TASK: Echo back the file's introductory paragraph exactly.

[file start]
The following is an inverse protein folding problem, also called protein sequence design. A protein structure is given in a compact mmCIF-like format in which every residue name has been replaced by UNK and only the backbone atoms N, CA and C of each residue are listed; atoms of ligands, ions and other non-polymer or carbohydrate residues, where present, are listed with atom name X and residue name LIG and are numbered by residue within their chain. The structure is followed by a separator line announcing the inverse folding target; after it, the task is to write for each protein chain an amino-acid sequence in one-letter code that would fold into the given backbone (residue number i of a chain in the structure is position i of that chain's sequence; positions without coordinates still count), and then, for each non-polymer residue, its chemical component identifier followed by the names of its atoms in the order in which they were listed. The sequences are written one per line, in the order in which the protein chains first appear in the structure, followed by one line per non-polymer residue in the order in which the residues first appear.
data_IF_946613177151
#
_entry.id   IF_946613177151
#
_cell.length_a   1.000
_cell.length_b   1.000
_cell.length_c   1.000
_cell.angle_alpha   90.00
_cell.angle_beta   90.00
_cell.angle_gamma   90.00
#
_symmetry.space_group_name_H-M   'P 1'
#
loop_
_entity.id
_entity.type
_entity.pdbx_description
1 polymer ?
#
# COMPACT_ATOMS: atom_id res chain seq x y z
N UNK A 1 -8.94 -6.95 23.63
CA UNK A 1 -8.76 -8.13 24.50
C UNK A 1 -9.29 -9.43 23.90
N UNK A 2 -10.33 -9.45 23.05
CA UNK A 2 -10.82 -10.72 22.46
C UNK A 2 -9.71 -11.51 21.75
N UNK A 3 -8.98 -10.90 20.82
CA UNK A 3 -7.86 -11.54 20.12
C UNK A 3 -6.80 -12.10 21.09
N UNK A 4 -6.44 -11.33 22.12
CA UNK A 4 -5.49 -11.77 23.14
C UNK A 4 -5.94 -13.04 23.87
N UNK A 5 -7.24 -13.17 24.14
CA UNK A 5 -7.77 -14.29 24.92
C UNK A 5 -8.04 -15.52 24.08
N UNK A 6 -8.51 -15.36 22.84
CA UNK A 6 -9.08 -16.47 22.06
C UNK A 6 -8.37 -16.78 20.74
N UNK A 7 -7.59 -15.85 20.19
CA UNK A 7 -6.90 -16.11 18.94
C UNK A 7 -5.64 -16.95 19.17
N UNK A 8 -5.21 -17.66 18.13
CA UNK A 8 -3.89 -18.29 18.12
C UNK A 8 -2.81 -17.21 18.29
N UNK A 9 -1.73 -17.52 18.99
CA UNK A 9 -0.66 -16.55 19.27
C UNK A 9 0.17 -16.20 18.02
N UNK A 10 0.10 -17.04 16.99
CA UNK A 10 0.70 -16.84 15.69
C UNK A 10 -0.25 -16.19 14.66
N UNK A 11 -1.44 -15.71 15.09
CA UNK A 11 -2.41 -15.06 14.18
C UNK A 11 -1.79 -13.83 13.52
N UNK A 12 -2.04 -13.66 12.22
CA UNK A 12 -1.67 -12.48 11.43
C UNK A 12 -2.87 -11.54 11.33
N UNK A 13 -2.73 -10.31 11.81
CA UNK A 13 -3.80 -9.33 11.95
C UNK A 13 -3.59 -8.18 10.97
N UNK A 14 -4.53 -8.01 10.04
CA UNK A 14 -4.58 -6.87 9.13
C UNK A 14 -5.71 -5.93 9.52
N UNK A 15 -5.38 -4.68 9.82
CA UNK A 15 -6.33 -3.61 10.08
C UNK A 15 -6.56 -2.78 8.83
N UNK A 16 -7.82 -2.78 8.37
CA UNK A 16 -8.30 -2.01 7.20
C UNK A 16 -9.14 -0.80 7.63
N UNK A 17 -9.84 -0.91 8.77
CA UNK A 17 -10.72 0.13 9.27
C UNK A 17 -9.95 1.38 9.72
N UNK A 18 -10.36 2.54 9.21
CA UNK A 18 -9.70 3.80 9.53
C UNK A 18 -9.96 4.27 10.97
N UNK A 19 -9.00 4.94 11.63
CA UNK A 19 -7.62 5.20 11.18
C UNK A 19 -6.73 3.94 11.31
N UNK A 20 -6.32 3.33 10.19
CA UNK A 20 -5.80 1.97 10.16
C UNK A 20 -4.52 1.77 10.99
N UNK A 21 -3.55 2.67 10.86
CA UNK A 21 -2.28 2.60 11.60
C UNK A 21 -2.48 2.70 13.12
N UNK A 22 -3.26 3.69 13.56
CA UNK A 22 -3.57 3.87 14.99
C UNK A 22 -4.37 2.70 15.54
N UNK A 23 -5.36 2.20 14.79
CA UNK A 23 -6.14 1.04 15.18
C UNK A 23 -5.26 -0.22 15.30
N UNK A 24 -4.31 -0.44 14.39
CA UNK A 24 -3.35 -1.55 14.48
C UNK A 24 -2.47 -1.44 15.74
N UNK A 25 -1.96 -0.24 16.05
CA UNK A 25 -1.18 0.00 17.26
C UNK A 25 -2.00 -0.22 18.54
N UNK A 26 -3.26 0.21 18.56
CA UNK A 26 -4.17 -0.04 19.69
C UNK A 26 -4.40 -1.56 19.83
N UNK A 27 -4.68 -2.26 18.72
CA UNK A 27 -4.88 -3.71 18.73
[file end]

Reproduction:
The following is an inverse protein folding problem, also called protein sequence design. A protein structure is given in a compact mmCIF-like format in which every residue name has been replaced by UNK and only the backbone atoms N, CA and C of each residue are listed; atoms of ligands, ions and other non-polymer or carbohydrate residues, where present, are listed with atom name X and residue name LIG and are numbered by residue within their chain. The structure is followed by a separator line announcing the inverse folding target; after it, the task is to write for each protein chain an amino-acid sequence in one-letter code that would fold into the given backbone (residue number i of a chain in the structure is position i of that chain's sequence; positions without coordinates still count), and then, for each non-polymer residue, its chemical component identifier followed by the names of its atoms in the order in which they were listed. The sequences are written one per line, in the order in which the protein chains first appear in the structure, followed by one line per non-polymer residue in the order in which the residues first appear.